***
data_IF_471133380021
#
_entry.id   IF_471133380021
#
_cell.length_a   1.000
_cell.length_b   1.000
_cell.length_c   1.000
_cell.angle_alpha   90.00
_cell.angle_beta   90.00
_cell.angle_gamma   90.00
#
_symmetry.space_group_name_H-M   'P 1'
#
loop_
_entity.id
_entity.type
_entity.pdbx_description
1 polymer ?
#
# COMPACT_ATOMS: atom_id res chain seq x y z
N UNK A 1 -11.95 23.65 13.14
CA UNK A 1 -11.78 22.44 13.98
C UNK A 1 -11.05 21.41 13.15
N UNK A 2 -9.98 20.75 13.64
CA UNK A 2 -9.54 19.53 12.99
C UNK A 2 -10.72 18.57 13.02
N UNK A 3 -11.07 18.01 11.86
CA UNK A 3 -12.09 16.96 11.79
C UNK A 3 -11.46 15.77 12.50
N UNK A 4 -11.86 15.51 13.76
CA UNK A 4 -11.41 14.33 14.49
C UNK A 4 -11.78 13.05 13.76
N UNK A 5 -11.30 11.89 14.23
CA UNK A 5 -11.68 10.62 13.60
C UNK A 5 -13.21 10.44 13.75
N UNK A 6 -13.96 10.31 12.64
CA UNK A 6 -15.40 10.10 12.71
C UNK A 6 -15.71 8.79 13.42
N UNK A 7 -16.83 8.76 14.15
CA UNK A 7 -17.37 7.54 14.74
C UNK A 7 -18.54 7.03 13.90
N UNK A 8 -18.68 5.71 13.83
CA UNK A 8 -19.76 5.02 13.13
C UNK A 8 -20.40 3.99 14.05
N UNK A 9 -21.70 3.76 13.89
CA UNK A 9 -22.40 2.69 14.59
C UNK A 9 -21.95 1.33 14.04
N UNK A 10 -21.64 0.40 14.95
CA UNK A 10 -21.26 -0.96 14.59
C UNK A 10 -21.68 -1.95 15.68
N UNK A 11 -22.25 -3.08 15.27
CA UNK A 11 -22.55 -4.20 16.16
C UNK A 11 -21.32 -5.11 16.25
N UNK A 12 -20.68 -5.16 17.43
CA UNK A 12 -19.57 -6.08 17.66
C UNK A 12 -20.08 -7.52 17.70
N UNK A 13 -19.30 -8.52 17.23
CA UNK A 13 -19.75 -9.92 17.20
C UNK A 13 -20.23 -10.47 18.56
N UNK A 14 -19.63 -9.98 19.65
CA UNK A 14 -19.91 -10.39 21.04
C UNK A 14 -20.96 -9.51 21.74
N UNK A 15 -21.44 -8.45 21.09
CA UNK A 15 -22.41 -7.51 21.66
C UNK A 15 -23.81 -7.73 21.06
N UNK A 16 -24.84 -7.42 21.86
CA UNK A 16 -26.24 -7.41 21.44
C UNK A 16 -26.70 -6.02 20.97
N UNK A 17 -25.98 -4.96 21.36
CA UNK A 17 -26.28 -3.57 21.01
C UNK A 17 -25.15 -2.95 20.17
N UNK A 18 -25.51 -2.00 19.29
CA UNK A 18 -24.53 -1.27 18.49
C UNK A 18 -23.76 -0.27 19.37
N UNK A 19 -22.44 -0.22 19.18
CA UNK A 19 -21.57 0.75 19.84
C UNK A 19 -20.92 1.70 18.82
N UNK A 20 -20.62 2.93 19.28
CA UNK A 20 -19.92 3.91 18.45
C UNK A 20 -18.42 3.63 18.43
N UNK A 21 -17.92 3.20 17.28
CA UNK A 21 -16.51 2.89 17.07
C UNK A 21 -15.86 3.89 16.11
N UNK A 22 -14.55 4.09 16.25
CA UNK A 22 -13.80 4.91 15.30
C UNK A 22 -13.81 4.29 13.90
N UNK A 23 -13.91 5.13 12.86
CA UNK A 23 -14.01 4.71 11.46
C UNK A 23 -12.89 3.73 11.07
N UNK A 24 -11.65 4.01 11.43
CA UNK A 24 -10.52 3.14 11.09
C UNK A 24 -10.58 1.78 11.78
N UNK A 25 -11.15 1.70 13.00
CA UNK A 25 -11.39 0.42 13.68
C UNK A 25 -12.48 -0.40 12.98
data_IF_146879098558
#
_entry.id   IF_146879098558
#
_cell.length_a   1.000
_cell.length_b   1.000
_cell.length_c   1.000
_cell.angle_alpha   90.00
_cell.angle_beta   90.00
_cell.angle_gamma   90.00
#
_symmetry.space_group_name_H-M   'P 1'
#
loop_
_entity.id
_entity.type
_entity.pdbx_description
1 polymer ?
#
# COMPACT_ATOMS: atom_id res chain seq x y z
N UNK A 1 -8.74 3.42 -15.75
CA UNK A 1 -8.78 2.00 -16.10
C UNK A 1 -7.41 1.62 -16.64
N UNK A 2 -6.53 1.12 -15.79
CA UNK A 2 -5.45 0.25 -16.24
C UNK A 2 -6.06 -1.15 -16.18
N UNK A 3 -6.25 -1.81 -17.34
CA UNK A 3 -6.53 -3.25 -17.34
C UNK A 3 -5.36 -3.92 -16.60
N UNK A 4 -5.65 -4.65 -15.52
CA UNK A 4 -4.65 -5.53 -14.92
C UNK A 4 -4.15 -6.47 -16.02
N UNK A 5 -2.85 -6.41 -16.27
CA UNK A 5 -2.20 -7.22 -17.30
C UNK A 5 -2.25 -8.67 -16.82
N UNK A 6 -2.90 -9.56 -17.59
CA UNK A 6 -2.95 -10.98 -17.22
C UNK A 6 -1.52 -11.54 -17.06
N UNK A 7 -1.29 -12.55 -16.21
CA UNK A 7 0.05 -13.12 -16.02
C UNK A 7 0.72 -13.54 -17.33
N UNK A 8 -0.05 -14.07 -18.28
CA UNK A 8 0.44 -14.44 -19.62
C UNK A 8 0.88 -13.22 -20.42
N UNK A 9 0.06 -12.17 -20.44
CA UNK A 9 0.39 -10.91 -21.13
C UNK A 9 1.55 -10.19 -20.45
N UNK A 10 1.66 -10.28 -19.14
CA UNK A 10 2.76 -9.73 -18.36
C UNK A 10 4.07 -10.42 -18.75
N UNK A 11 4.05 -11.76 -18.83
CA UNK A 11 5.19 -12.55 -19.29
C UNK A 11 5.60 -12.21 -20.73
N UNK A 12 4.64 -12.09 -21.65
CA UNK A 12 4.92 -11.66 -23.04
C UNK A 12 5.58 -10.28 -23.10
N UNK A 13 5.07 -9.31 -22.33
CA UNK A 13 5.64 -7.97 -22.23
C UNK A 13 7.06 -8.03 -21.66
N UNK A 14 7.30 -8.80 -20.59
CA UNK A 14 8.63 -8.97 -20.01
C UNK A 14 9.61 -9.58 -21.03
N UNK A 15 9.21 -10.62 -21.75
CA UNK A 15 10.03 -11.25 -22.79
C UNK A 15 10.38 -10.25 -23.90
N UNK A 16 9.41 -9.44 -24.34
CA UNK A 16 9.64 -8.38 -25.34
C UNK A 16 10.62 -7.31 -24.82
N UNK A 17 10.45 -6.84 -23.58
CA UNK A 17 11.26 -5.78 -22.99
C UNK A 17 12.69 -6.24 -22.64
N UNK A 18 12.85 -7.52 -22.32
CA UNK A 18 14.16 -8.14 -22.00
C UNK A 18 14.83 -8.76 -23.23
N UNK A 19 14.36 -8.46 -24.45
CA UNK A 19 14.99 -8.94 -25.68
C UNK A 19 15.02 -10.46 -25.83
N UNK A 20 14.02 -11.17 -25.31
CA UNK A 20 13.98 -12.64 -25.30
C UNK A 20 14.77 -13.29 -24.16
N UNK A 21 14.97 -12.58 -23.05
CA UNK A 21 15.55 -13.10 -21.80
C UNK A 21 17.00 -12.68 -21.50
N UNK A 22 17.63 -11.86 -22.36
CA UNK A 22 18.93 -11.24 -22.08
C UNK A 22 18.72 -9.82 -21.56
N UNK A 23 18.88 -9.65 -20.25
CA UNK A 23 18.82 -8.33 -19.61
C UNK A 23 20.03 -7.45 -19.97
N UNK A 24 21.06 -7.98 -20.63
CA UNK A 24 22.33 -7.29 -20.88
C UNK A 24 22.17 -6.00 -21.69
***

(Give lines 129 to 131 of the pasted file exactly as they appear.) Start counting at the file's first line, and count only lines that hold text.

CA UNK A 5 -2.20 -7.22 -17.30
C UNK A 5 -2.25 -8.67 -16.82
N UNK A 6 -2.90 -9.56 -17.59